Big innings do damage in White Sox win
Four in the third and three in the fifth lead to win over Tigers
DETROIT -- One universal thought permeated throughout the White Sox clubhouse following their edge-of-your-seat, 7-6 victory on Saturday before the largest single-game attendance in Comerica Park history of 45,280.
Even if the White Sox win again on Sunday afternoon, completing the three-game sweep and dropping the Tigers to a distant 8 1/2 games out of first, the American League Central will not become a two-team race.
"No. Never will," White Sox manager Ozzie Guillen said. "You still have two months of baseball, and I still believe those guys have enough talent to compete."
"It's just a little breathing room," said White Sox reliever Octavio Dotel, whose 14th hold on Saturday just might have been his biggest one this year. "We can't forget about them because we know what they have and what type of players they have. We can't be comfortable, even if we sweep them."
Dotel made it possible for the White Sox (59-43) to even envision a sweep, entering the game in the seventh to protect a 7-5 lead with runners on first and third and two outs. Curtis Granderson promptly swiped second base and Placido Polanco walked, loading the bases.
With Carlos Guillen at the plate, Dotel uncorked a wild pitch to score Edgar Renteria and move the go-ahead run into scoring position. But an eight-pitch battle with Guillen resulted in a swinging third strike, stranding the two runners.
Magglio Ordonez led off the eighth with a double, but he never moved. Miguel Cabrera struck out swinging, Gary Sheffield popped out to Alexei Ramirez and Marcus Thames struck out swinging, sending Dotel from the mound in a pumped up frenzy.
"That's the reason we win this game, in my opinion," said Guillen of Dotel's clutch work.
"Personally, I get happy and pumped up when we are winning against those guys," Dotel said. "It's like winning the World Series for me, winning against them. When you get successful against guys like Cabrera, Magglio and Sheffield, who can turn the game the other way any time, you really have to be happy."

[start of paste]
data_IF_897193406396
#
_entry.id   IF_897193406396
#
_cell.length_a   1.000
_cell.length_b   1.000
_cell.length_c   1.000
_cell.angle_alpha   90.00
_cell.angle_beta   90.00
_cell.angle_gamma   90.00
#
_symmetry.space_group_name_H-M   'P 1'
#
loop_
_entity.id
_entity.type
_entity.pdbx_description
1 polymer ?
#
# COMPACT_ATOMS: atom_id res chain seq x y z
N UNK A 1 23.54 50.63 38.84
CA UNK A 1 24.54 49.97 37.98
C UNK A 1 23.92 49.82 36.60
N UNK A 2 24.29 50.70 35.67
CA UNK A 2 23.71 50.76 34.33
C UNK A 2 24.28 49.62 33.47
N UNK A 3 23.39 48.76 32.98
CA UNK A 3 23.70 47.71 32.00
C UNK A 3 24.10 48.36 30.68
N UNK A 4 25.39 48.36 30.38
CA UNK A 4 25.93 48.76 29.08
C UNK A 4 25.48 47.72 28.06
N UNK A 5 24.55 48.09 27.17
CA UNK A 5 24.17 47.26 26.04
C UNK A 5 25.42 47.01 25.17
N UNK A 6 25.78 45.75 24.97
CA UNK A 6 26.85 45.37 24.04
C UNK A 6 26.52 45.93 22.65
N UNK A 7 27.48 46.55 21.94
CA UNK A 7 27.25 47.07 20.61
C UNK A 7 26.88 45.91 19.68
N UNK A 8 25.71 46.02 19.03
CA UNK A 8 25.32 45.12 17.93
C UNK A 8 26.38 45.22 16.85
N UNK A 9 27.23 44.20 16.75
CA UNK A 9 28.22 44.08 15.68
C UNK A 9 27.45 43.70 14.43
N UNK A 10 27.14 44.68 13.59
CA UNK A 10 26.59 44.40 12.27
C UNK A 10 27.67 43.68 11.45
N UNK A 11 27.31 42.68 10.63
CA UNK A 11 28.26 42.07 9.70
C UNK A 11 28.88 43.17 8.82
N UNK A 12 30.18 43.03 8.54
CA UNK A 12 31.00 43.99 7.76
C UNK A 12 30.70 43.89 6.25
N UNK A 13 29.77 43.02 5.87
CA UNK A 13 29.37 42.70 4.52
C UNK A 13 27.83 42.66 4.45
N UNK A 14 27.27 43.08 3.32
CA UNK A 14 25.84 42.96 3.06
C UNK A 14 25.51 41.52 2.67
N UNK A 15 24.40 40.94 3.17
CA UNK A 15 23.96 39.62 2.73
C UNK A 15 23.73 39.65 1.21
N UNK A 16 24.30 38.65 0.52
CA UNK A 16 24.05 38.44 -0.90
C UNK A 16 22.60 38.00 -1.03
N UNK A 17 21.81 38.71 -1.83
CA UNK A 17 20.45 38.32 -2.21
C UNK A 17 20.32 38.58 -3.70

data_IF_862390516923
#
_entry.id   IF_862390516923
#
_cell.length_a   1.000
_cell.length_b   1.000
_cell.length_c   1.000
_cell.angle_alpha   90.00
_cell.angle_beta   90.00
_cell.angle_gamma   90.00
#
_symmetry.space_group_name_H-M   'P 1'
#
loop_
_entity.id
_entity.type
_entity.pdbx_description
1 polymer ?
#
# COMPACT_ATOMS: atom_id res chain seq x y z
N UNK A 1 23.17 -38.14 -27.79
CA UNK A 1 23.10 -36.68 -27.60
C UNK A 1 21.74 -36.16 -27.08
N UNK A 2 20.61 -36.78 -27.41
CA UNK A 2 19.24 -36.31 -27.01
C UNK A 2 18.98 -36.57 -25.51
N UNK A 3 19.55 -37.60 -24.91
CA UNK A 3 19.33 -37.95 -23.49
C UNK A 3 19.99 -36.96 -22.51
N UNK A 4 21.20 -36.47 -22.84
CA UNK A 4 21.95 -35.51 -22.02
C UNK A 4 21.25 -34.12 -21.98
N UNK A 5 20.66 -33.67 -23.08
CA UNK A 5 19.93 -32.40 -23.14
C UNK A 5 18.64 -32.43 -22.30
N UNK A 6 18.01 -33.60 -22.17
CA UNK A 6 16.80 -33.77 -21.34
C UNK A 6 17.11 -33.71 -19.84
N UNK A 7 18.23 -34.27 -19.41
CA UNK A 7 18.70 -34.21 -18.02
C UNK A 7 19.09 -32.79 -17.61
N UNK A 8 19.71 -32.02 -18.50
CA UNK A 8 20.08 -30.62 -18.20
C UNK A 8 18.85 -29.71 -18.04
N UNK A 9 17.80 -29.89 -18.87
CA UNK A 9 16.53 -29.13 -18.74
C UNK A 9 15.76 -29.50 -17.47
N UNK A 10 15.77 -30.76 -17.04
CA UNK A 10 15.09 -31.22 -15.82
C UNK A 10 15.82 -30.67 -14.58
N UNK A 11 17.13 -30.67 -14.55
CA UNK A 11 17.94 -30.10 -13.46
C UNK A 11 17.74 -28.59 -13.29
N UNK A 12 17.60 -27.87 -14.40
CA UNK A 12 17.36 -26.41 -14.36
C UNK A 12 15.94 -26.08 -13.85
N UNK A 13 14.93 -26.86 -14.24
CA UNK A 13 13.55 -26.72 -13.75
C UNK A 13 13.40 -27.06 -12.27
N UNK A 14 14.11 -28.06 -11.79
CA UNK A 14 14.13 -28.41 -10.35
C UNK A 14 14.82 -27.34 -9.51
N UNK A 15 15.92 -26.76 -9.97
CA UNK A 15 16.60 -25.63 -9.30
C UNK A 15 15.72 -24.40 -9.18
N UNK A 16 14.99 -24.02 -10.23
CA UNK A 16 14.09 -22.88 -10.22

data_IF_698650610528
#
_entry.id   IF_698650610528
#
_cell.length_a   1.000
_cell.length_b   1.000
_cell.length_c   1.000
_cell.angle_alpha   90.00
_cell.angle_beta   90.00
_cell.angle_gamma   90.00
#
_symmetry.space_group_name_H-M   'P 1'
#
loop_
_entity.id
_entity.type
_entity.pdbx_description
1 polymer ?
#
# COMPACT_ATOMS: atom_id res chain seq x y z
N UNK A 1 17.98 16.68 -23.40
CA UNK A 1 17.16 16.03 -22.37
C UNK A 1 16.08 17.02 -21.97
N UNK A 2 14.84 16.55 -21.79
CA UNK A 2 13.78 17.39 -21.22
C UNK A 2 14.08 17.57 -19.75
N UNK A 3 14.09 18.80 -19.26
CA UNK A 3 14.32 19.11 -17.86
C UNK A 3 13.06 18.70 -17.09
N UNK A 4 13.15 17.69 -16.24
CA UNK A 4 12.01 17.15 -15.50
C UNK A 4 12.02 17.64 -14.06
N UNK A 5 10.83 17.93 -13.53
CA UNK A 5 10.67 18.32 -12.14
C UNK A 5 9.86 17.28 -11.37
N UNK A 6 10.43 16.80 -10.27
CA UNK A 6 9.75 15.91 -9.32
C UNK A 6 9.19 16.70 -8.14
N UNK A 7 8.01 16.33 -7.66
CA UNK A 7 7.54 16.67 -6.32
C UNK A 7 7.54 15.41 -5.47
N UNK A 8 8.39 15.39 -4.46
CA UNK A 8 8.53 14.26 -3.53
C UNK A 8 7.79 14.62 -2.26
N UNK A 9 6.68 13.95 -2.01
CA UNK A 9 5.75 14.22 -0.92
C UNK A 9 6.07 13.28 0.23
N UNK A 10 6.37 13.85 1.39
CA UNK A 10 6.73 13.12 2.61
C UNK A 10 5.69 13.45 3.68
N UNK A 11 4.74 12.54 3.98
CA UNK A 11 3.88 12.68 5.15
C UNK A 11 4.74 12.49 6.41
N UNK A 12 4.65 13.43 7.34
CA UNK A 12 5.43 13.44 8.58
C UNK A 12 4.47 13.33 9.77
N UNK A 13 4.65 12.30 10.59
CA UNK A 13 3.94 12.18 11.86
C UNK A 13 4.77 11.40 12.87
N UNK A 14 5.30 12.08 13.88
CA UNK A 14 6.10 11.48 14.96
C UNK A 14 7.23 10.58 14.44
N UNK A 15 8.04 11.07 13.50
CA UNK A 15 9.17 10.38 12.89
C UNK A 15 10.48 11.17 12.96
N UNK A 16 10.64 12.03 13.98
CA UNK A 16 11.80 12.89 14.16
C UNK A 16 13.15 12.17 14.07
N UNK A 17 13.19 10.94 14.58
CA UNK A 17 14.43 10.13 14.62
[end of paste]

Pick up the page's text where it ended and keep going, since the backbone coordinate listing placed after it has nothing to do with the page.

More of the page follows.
The White Sox have to be happy how they handled Justin Verlander (8-10) once again. Actually, the first pitch delivered by Verlander was a sign of bad things to come, moving high and inside on White Sox shortstop Orlando Cabrera, causing the leadoff hitter to duck for cover. Detroit's ace didn't seem to improve much with his location or success rate during the rest of his abbreviated night of work.
Verlander allowed seven earned runs on nine hits over four-plus innings, dropping the right-hander to 2-7 with a 6.03 ERA over 12 career games against the White Sox. Two big innings did the job, as the White Sox scored four in the third and three in the fifth after the Tigers (52-51) had tied the game at 4.
Carlos Quentin and Jermaine Dye launched back-to-back home runs during the four-run third. Quentin's two-run shot was his AL-best 27th, while it was No. 23 for Dye. Yet, Guillen seemed more impressed by Verlander's 110 pitches thrown when he exited after the first three White Sox hitters reached base safely in the fifth.
"When he's on, he's unhittable. He has one of the best arms in the [AL]," Guillen said. "We just tried to be patient and get the best pitches to hit."
"There's really no holes in their lineup," Verlander said. "Even the guys in the bottom of the lineup can hurt you. You have to be pretty much locked in the entire game. There's no letdowns. They have a lineup like ours, where if you make mistakes, they're going to hurt you."
John Danks (8-4) fought through six innings, yielding five runs on eight hits. He struck out five and minimized the damage by not issuing a walk. Danks was picked up by a 10-hit attack, along with great relief work from not only Dotel, but also closer Bobby Jenks.
"You can't shoot yourself in the foot against this lineup," said Danks, referring to his walk-free night. "I wanted to make them put the ball in play, and I basically did that. There were a couple of pitches I would like back and some well-placed hits on their part. Otherwise, I thought I threw it well."
A two-out Granderson double to left put a temporary crimp in Jenks' quest for save No. 21. But Polanco went down swinging, maintaining the 3 1/2-game lead for the White Sox over the Twins.
Of greater note on Sunday becomes the chance for the White Sox to knock the Tigers down another rung. According to the White Sox, though, the Tigers might be bloodied, but they are too talented not to pick themselves back up over the season's final two months.
"This is not going to be easy," Guillen said. "I've been saying that for a while. Not in this division."
"They have a great lineup and a great pitching staff," added Cabrera of Detroit. "And there are a lot of games left."
Scott Merkin is a reporter for MLB.com. This story was not subject to the approval of Major League Baseball or its clubs.